One year into the COVID-19 pandemic, at a time when the attainment of the Sustainable Development Goals (SDGs) seem further out of reach, it is clear that the need to find, fund and support transformative solutions for the challenges we are facing has grown more urgent.

In January 2020, Ashoka and McKinsey, together with Echoing Green, Schwab Foundation, Skoll Foundation and Co-Impact joined forces with systemic social entrepreneurs, united under the Catalyst 2030 banner, to produce a report that framed their endeavours: Embracing Complexity: towards a shared understanding of funding systems change.

Building on that foundation, the New Allies report explores how governments can benefit from collaborating with systemic social entrepreneurs, and the measures they can take to foster that collaboration.

The need for this report is undeniable. With multiple compounding crises to navigate simultaneously, governments across the world are coming under increased pressure to deliver on the Sustainable Development Goals. It is equally clear that governments will find it increasingly challenging to realise the structural changes to existing societal systems that are urgently required without the support of systemic social entrepreneurs.

Systemic social entrepreneurs develop participative, people-centric solutions and deliver innovative approaches which can be a great complement to the macro-level perspectives of governments. Systemic social entrepreneurs can be defined as transformation guides for society. They are driven not by economic profit but by the desire to make a positive impact on the world and to find innovative solutions to unsolved challenges.

Below, watch a video of Nicolas Schmit, the European Commissioner for Jobs and Social Rights, endorsing the report.

Watch a recording of the New Allies report launch to hear Catalyst 2030 partners discuss the new research and report insights.

Systems social entrepreneurship is about a distinct way of approaching social problems, not about specific organizational forms or business models. To accelerate SDG achievement, we need to strengthen this entrepreneurial spirit and a culture of collaboration in all sectors."

Jeroo Billimoria
Chief Facilitator, Catalyst2030
Jeroo Bilimoria

In this extraordinary moment of global peril and promise, “New allies” is both a blueprint and rallying cry for how governments can work in partnership with social entrepreneurs in new ways that drive better results for communities in need. What if over time, social innovation became the way – rather than the exception to – how most of government...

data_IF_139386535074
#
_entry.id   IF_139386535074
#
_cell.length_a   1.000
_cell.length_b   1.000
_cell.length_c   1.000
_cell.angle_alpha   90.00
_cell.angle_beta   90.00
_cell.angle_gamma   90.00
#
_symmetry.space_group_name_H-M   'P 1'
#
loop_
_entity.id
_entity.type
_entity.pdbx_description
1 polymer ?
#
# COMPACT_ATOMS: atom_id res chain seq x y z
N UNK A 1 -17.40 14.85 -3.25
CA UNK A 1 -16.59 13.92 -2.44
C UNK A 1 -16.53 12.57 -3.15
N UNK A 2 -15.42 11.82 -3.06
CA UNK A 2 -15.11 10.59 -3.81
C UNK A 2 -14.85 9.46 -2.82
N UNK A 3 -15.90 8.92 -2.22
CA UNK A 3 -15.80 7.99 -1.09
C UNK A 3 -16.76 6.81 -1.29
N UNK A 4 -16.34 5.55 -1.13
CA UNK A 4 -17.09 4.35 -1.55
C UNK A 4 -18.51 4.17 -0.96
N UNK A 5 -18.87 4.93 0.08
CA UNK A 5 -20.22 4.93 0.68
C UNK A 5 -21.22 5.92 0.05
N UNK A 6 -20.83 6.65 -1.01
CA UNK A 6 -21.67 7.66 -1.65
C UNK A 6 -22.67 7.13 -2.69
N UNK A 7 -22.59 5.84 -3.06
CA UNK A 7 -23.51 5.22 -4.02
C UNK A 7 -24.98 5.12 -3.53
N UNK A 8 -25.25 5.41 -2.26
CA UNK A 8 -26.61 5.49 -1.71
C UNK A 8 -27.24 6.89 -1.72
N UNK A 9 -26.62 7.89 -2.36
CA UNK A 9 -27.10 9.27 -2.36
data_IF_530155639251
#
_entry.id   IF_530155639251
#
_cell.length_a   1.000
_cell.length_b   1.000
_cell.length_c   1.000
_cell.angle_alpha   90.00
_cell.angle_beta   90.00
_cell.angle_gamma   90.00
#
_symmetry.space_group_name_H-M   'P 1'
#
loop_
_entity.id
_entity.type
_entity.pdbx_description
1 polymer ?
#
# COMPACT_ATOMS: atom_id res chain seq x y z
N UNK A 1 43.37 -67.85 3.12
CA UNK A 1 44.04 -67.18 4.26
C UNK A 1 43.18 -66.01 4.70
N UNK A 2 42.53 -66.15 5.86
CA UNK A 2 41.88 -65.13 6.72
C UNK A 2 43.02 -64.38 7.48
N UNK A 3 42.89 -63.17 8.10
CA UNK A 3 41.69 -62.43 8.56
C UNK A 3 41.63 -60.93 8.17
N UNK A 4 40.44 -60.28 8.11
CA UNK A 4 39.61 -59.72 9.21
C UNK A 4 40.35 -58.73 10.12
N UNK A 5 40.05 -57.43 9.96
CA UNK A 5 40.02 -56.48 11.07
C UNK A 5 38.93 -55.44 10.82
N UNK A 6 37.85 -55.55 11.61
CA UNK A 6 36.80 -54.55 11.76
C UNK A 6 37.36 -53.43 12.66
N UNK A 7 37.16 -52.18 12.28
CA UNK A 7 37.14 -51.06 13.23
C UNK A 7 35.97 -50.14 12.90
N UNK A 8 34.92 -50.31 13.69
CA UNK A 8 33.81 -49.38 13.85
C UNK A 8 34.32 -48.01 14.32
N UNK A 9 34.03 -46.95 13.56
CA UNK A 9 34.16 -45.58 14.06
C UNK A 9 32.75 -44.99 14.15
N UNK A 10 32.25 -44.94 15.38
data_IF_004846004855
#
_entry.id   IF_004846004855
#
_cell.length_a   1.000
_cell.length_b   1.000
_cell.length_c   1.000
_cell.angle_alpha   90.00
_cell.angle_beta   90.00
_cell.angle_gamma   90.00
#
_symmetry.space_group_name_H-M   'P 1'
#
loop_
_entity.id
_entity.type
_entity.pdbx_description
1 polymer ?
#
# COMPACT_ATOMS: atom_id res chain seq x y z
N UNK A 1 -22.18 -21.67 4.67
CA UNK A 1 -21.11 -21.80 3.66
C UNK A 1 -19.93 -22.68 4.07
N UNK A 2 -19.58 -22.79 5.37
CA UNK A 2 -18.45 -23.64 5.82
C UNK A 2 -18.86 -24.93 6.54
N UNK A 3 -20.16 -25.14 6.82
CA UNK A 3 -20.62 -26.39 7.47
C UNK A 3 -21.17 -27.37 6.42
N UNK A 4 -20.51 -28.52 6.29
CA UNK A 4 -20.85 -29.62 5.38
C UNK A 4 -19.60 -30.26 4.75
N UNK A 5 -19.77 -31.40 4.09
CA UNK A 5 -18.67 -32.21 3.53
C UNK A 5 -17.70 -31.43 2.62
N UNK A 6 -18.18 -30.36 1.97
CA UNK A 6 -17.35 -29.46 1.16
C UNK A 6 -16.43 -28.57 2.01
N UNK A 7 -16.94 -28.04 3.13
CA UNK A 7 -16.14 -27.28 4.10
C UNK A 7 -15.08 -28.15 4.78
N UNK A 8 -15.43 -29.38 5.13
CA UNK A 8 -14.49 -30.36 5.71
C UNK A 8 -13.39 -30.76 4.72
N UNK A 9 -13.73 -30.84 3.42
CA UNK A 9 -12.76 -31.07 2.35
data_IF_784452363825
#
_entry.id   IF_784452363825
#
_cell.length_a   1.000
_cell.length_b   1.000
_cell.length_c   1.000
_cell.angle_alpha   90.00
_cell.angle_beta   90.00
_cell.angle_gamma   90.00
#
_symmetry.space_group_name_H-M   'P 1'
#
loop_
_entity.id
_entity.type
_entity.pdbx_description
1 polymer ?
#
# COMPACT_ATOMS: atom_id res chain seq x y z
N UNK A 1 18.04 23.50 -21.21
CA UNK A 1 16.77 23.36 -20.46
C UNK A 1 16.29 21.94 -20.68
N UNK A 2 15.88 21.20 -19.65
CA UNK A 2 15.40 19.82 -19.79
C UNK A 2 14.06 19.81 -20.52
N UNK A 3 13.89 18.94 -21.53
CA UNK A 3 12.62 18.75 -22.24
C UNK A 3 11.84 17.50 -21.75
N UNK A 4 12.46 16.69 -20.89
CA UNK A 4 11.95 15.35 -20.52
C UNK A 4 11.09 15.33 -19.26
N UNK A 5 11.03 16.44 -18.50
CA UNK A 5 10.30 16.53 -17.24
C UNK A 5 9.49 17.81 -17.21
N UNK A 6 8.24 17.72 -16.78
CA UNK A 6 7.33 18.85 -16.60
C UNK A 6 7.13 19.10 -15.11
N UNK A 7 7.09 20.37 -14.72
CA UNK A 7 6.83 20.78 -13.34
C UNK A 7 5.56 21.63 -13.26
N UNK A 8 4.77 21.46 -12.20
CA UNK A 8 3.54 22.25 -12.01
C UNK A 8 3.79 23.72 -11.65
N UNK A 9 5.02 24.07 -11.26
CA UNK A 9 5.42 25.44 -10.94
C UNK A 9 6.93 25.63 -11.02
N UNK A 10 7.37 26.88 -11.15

Cheryl L. Dorsey
President, Echoing Green
Cheryl L Dorsey

We have an opportunity to build back better and greener, and in doing so, we need to address global environmental and social challenges whilst cementing a foundation built on a sound value system. This is a task ideally tailored to social entrepreneurs, who will define the future."

Vic van Vuuren
Director: Enterprises, International Labour Organization
Vic van Vuuren

Our collective future will be shaped by our commitment to bring about change at pace, at scale and at depth – systems social entrepreneurs are key to realising this.’

François Bonnici
Director, Schwab Foundation for Social Entrepreneurship, World Economic Forum
François Bonnici

There are already many synergies between social entrepreneurs and government, notably a focus on systems-level solutions to address urgent societal challenges – and when they partner together, they can create impact at greater scale. By pairing the innovative solutions from social entrepreneurs closest to the issues with the reach and expertise of...

Shivani Garg Patel
Chief Strategy Officer, Skoll Foundation
Shivani Garg Patel

Social entrepreneurs are the R&D engine for society – and government. They design, test and debug new approaches that tackle the root causes of social problems. Once shown to work, their innovations inform better policies that increase prosperity, participation and equity for citizens from all walks of life."

Konstanze Frischen
Global Leadership Member, Ashoka

Governments can act in five areas to create supportive ecosystems that unlock the potential of systems social entrepreneurs

For each of these areas, this report outlines concrete recommendations and provides real-life examples of changes that governments around the world have implemented.

Principle 1:

Leverage the power of information by sharing and co-creating data.

Principle 2:

Build capabilities among civil servants and systems social entrepreneurs to enable mutual understanding and collaboration.

Principle 3:

Develop funding models that recognise the characteristics of systems social entrepreneurs.

Principle 4:

Promote collaboration between public sector organisations and between the public, private and social sectors.

Principle 5:

Foster institutionalisation by co-creating or adopting successful innovations.

Ashoka Staff Contacts

Please contact Konstanze Frischen for inquires within the United States.

Please contact Odin Muehlenbein for inquires within Europe.